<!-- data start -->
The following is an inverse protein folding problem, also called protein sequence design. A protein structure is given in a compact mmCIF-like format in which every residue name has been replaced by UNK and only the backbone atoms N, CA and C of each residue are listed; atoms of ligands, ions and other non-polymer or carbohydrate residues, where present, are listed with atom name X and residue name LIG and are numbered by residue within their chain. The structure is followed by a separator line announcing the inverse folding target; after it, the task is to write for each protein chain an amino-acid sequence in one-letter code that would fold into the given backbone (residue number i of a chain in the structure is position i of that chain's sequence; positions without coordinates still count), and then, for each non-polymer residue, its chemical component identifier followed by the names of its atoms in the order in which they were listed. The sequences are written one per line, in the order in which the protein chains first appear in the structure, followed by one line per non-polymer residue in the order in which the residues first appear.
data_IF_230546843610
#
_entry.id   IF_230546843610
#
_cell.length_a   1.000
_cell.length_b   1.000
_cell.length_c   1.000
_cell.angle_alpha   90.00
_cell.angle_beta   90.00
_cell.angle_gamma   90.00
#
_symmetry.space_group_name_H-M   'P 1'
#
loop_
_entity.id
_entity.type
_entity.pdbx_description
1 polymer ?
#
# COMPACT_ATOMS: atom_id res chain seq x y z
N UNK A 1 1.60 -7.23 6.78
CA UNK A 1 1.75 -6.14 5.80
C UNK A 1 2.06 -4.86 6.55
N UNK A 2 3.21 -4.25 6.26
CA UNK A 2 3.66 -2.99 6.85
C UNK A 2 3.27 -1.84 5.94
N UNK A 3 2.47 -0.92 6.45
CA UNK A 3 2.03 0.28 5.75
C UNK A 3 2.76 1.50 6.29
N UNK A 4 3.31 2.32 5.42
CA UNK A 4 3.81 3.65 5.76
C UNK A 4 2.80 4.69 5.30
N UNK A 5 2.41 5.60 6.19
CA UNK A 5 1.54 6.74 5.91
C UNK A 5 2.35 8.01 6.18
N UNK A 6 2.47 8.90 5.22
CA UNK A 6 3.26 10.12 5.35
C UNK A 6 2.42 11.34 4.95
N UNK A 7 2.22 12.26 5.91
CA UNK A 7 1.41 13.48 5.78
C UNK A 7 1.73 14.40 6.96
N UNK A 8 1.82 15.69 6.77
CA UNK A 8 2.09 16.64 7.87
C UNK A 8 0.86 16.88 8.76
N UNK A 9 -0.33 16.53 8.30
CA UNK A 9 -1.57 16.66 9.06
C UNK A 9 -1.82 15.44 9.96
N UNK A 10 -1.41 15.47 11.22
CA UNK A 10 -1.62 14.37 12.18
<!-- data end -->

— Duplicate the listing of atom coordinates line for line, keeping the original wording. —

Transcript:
The following is an inverse protein folding problem, also called protein sequence design. A protein structure is given in a compact mmCIF-like format in which every residue name has been replaced by UNK and only the backbone atoms N, CA and C of each residue are listed; atoms of ligands, ions and other non-polymer or carbohydrate residues, where present, are listed with atom name X and residue name LIG and are numbered by residue within their chain. The structure is followed by a separator line announcing the inverse folding target; after it, the task is to write for each protein chain an amino-acid sequence in one-letter code that would fold into the given backbone (residue number i of a chain in the structure is position i of that chain's sequence; positions without coordinates still count), and then, for each non-polymer residue, its chemical component identifier followed by the names of its atoms in the order in which they were listed. The sequences are written one per line, in the order in which the protein chains first appear in the structure, followed by one line per non-polymer residue in the order in which the residues first appear.
data_IF_230546843610
#
_entry.id   IF_230546843610
#
_cell.length_a   1.000
_cell.length_b   1.000
_cell.length_c   1.000
_cell.angle_alpha   90.00
_cell.angle_beta   90.00
_cell.angle_gamma   90.00
#
_symmetry.space_group_name_H-M   'P 1'
#
loop_
_entity.id
_entity.type
_entity.pdbx_description
1 polymer ?
#
# COMPACT_ATOMS: atom_id res chain seq x y z
N UNK A 1 1.60 -7.23 6.78
CA UNK A 1 1.75 -6.14 5.80
C UNK A 1 2.06 -4.86 6.55
N UNK A 2 3.21 -4.25 6.26
CA UNK A 2 3.66 -2.99 6.85
C UNK A 2 3.27 -1.84 5.94
N UNK A 3 2.47 -0.92 6.45
CA UNK A 3 2.03 0.28 5.75
C UNK A 3 2.76 1.50 6.29
N UNK A 4 3.31 2.32 5.42
CA UNK A 4 3.81 3.65 5.76
C UNK A 4 2.80 4.69 5.30
N UNK A 5 2.41 5.60 6.19
CA UNK A 5 1.54 6.74 5.91
C UNK A 5 2.35 8.01 6.18
N UNK A 6 2.47 8.90 5.22
CA UNK A 6 3.26 10.12 5.35
C UNK A 6 2.42 11.34 4.95
N UNK A 7 2.22 12.26 5.91
CA UNK A 7 1.41 13.48 5.78
C UNK A 7 1.73 14.40 6.96
N UNK A 8 1.82 15.69 6.77
CA UNK A 8 2.09 16.64 7.87
C UNK A 8 0.86 16.88 8.76
N UNK A 9 -0.33 16.53 8.30
CA UNK A 9 -1.57 16.66 9.06
C UNK A 9 -1.82 15.44 9.96
N UNK A 10 -1.41 15.47 11.22
CA UNK A 10 -1.62 14.37 12.18